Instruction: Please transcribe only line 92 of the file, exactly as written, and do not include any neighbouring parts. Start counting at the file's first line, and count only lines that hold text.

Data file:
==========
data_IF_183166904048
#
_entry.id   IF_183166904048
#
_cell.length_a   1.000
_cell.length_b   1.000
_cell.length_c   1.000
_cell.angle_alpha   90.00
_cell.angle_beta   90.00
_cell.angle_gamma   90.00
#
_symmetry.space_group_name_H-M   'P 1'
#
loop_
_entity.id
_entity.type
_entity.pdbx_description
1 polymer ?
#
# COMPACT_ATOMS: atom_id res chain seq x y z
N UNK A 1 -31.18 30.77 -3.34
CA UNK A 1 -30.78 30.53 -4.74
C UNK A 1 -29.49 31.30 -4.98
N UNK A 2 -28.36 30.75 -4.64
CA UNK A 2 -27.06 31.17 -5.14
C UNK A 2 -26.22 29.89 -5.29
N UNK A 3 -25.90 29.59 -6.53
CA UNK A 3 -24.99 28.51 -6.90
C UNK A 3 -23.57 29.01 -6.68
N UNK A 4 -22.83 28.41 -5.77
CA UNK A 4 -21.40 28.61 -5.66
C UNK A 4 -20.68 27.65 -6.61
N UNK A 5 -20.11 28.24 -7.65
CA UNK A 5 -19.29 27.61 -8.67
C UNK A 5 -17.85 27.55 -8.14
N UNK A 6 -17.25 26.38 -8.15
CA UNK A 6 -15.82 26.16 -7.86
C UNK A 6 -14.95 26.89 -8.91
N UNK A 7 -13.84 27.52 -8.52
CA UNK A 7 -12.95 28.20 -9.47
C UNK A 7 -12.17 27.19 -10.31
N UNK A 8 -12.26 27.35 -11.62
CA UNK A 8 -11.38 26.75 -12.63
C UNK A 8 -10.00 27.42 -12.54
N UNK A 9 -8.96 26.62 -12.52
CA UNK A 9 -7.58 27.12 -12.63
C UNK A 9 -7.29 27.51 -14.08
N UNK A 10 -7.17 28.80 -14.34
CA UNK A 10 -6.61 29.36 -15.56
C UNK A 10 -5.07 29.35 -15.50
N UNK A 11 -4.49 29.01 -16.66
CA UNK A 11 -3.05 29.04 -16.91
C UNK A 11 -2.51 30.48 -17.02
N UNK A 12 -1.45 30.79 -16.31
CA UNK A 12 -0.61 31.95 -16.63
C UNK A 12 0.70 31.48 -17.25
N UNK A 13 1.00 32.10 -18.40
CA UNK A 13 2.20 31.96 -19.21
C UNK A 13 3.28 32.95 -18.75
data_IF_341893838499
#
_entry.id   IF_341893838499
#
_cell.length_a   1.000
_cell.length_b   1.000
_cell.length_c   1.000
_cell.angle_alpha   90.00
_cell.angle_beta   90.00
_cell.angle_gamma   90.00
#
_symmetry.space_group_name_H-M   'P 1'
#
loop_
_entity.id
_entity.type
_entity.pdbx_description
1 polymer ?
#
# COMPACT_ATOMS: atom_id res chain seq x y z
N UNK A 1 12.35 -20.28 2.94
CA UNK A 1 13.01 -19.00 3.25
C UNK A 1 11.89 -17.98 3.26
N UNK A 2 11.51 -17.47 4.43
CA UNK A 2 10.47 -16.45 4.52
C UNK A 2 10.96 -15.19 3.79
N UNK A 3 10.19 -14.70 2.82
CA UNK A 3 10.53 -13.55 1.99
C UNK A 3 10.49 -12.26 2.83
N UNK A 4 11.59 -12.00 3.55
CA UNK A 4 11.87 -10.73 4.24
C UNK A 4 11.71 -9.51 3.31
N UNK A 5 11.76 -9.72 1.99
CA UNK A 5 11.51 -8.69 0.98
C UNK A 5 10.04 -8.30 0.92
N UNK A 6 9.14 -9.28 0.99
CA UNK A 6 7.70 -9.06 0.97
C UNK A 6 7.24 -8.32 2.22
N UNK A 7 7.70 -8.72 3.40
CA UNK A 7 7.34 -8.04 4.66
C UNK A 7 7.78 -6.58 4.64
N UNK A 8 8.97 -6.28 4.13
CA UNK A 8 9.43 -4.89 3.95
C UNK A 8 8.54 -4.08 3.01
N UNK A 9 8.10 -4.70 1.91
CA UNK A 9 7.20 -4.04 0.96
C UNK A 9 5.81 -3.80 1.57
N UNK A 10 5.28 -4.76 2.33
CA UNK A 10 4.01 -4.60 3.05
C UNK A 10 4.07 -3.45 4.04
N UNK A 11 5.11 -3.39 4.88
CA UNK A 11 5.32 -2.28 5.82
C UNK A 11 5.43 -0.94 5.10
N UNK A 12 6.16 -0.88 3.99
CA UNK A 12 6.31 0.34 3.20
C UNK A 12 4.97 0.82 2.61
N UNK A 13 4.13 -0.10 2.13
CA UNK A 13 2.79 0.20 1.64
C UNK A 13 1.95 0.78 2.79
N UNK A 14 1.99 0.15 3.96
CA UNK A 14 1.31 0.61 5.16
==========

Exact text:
N UNK A 5 11.76 -9.72 1.99